So apart from the really big building above there’s this one which required a slightly elevated floor:

As mentioned above, each building is unique, but share similar footprints. It’s the colour scheme and overall look that pulls it all together, whilst maintaining a hand-made, „organically grown“ look.
Then there’s the barns/stables.
These are the Kromlech MDF kits. Some conversions here and there, roofs by yours truly, but mostly these are made pretty much out-of-the-box.

They come with interiors. Which is nice, but of course requires extra work. But the nice effect outweighs the extra time invested. 🙂

This is the proper large barn:

…which somes with a bunch of little extra bits.

…and interior details. I added a little dirt, visual traces of unmentionable smells, old straw and a little paint.

The litle shack in the right is scrach-built, the rest is bits which came with the MDF kits, and all of which were cut to look a nbit more convincing and weathered. Especially hese smaller models need that I think. It’s not fun to do, but I rounded off eevery single piece of fence and spoke on each wheel and so on so it looks a bit more natural.

Around the House

Earlier I mentioned my initial plan of using large garden bases with fences all around, as seen in Tactical Painter’s excellent 20mm terrain. That plan was ditched once the buildings were finished. These large bases have several advantages, such as the opportunity to model proper little gardens, with planter pots standing around, fixed fences all around, and so on. The downside, especially in 28mm, would be that these would end up being huge and rather hard to store.
So instead I opted for the following: Small patches of vegetable patches and flowerbeds on single bases.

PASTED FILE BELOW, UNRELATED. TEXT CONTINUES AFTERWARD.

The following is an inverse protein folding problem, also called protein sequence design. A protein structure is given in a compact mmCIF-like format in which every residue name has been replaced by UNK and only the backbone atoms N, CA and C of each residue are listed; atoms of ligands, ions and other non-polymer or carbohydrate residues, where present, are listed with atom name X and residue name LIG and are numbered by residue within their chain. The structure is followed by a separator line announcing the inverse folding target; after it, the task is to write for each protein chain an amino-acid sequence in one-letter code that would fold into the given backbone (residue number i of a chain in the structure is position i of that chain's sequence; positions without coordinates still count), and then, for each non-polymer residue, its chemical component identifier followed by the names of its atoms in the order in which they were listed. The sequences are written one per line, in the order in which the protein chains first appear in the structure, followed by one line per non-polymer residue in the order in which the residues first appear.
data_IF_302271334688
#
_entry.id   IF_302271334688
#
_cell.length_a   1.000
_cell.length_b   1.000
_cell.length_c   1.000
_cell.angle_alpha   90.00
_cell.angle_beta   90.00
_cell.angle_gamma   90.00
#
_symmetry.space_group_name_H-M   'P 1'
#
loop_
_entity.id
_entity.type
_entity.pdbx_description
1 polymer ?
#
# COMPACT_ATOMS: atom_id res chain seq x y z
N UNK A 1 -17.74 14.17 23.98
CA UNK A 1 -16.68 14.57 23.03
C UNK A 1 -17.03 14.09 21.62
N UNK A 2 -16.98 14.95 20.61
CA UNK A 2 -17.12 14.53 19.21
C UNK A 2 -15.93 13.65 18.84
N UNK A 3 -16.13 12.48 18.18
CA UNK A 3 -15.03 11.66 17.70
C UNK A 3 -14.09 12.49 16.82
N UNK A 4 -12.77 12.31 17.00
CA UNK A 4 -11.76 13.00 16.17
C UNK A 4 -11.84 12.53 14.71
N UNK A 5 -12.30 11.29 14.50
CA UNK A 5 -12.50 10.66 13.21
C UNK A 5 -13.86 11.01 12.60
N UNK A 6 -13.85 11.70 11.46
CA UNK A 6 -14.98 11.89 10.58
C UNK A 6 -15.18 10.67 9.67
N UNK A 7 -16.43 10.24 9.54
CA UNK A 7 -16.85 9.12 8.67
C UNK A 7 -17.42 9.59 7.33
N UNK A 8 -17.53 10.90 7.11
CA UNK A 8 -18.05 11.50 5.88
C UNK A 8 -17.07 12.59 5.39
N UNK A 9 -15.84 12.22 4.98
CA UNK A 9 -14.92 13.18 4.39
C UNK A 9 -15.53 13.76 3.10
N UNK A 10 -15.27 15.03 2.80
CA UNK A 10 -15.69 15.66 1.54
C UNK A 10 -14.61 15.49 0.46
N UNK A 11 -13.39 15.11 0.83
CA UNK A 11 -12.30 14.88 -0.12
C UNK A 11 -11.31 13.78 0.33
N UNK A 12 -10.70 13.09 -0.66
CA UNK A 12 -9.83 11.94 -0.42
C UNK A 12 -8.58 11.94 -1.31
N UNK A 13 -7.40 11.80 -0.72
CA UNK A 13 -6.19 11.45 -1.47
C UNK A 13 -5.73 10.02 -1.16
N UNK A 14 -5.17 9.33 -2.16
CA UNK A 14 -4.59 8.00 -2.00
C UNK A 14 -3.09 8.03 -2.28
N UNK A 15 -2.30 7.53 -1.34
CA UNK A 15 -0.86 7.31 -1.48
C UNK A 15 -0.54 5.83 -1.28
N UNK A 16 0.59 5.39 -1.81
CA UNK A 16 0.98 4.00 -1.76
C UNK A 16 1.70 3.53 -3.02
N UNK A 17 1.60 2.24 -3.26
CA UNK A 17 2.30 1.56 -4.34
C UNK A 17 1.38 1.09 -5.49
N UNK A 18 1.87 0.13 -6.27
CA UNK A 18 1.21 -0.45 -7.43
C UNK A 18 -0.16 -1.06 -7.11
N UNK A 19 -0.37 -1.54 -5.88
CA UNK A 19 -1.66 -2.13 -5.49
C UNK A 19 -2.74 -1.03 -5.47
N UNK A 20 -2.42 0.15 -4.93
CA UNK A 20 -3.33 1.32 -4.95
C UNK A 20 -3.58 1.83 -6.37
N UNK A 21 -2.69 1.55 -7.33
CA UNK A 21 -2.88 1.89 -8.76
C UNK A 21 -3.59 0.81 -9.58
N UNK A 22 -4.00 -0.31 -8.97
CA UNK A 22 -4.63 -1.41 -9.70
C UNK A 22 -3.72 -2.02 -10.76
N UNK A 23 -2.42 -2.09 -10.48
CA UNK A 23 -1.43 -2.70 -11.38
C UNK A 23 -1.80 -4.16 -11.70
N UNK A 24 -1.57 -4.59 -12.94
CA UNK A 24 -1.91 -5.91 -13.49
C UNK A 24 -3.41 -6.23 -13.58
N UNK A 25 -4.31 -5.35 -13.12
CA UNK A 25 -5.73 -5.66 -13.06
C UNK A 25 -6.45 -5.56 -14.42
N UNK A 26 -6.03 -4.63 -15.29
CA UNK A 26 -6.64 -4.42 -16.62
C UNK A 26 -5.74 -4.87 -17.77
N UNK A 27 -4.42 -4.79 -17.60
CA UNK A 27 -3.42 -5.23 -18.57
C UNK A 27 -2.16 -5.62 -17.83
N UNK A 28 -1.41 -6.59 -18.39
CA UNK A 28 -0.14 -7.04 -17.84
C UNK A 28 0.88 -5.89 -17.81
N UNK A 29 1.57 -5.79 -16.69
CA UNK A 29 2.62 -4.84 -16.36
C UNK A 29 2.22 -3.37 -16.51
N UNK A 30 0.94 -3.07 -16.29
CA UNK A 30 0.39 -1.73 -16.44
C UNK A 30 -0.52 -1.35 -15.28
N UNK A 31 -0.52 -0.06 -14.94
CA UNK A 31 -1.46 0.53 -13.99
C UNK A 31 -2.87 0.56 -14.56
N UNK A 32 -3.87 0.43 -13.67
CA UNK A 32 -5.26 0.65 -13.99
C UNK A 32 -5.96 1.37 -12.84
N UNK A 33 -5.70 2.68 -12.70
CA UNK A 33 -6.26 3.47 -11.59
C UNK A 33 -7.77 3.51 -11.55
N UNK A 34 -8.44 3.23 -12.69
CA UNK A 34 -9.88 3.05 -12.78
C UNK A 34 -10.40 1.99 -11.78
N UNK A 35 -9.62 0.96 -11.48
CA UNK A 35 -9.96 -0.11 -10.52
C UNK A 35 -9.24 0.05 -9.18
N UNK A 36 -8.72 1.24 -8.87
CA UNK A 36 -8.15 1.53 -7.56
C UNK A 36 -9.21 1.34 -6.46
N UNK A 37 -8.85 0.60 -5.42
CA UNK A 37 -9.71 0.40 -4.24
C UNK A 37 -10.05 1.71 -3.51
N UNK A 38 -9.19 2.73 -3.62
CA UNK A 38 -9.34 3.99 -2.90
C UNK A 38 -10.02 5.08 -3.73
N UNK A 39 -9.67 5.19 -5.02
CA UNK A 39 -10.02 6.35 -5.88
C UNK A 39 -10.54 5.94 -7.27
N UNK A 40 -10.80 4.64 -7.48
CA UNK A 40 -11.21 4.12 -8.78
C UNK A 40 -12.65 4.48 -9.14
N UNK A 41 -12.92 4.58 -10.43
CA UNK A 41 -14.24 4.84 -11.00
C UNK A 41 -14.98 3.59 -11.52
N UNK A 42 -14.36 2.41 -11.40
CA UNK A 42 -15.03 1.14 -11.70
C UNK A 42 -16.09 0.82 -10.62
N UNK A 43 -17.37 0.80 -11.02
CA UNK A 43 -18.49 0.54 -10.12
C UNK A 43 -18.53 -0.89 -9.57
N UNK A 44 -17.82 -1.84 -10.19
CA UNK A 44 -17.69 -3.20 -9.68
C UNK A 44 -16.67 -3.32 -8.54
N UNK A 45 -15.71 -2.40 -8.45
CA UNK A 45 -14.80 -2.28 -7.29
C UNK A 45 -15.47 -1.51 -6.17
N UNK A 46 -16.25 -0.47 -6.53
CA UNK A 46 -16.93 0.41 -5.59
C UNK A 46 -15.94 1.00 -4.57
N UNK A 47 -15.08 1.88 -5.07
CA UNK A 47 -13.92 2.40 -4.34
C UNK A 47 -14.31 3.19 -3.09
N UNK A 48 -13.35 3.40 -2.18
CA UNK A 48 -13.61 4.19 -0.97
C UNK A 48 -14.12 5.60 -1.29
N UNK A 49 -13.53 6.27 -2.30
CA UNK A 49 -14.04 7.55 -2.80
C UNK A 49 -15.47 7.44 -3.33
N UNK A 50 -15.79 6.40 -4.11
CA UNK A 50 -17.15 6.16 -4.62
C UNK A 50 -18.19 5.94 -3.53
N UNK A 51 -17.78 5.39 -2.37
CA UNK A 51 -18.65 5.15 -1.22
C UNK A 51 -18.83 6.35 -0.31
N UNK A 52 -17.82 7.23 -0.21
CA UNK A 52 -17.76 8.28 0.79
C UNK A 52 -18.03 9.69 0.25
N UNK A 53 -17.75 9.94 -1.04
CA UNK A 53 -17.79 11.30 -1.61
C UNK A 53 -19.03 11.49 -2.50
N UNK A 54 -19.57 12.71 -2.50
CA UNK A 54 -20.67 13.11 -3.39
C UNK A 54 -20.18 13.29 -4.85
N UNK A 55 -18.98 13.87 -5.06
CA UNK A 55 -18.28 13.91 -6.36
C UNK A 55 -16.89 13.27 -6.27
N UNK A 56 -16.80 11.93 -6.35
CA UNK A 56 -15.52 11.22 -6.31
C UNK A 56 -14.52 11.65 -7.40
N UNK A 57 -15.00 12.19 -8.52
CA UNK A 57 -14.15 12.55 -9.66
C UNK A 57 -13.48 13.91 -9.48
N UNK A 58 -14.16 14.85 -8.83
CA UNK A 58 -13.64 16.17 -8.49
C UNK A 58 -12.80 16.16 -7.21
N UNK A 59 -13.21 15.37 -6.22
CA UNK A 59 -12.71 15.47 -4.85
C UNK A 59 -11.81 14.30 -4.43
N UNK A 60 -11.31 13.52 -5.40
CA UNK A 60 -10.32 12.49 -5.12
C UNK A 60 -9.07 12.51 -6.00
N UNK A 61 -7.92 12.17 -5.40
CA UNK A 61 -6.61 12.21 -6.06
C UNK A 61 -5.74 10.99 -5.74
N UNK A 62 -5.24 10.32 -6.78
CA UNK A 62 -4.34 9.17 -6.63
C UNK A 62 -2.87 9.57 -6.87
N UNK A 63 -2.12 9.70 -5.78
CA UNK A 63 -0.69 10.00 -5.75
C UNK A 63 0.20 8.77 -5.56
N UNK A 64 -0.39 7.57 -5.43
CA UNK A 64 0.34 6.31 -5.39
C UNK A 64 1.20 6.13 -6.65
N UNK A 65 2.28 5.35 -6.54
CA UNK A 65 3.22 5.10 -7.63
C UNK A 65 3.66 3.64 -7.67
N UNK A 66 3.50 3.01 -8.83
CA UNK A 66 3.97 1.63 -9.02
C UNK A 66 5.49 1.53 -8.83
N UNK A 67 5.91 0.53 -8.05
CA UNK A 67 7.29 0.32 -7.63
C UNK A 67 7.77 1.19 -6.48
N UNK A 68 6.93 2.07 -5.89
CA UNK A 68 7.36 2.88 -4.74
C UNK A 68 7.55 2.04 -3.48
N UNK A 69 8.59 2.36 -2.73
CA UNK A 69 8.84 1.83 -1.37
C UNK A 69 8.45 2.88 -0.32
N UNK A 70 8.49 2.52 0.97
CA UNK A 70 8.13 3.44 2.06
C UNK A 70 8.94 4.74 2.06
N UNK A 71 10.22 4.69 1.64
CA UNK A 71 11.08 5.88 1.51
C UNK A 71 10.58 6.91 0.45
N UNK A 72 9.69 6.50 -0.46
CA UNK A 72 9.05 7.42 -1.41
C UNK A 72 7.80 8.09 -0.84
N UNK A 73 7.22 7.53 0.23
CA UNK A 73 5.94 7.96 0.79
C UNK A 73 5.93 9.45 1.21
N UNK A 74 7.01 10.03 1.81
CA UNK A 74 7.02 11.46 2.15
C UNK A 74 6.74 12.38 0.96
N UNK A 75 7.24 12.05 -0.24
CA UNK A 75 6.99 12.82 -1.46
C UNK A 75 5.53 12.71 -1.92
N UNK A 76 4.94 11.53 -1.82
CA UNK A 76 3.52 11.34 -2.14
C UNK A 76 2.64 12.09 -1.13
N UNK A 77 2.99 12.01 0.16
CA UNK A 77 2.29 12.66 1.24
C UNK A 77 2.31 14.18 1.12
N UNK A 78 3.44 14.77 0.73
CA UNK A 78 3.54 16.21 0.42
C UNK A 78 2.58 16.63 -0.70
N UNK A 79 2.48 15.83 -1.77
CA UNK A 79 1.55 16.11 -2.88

So I swiftly made five bases of those. Of course I would need many more of those to really fill out the village, and of course I didn’t have a single well either, but those will be added at a later point.
But now, it’s off to the table! I immediately gave the new terrain a test run in a game of Big Chain of Command. Which was lovely.

This didn’t utilize all of the buildings though, so here are some more shots, featuring almost all of the village at once, once with napoleonic Austrians passing by, once with Russian WW2 tanks passing by.

The buildings are meant to work for both periods (kinda). One might argue that the buildings are a bit fancy for the early 19th century especially, but I’d ay they work reasonably well. I’d also rather have nicer looking buildings for terrain rather than all too trodden down ones.
That bridge was also swiftly scratch-built, because I realized I only got stone bridges. But that’s another story.

Learnings

Never done as much scratch-building as for this project. But it’s dead easy really once you actually get going. From initial idea to the finish this took me roughly a year, but most of that was spent  getting materials, agonizing with theory and one large pause in between steps, but I’m rather happy with the outcome now. 
And the bit I almost cut off my little finger actually grew back on. During these weeks I learned a few things about bandaging as well, so that’s another positive.
I’ve also become quite the fan of the towel strip method for thatched roofs. What do you think? I’m also fairly certain that I could add a few more buildings made the same way. I mean I still got a bunch of window frames an other materials. And really, this village needs a church for the 19th century, and a school for the 20th century. Oh, and those wells. And more vegetable patches. These projects are never really done, are they. 😀 
Anyway, hope you enjoyed the article and found it useful. The bottom line is this: making terrain isn’t hard. I’d say 80% of the work is sitting down and seriously getting to it. Once you start cutting things, it develops organically anyway. Especially once you got the basic shapes and so on.
Modelling mishap leading to this piece telling a story.
The story of somebody facing immediate explosive
evacuation trying to kick down the door.

Right, thanks for reading, let me know if you have any questions, comments or commission requests via the comments section here, facebook, instagram or e-mail!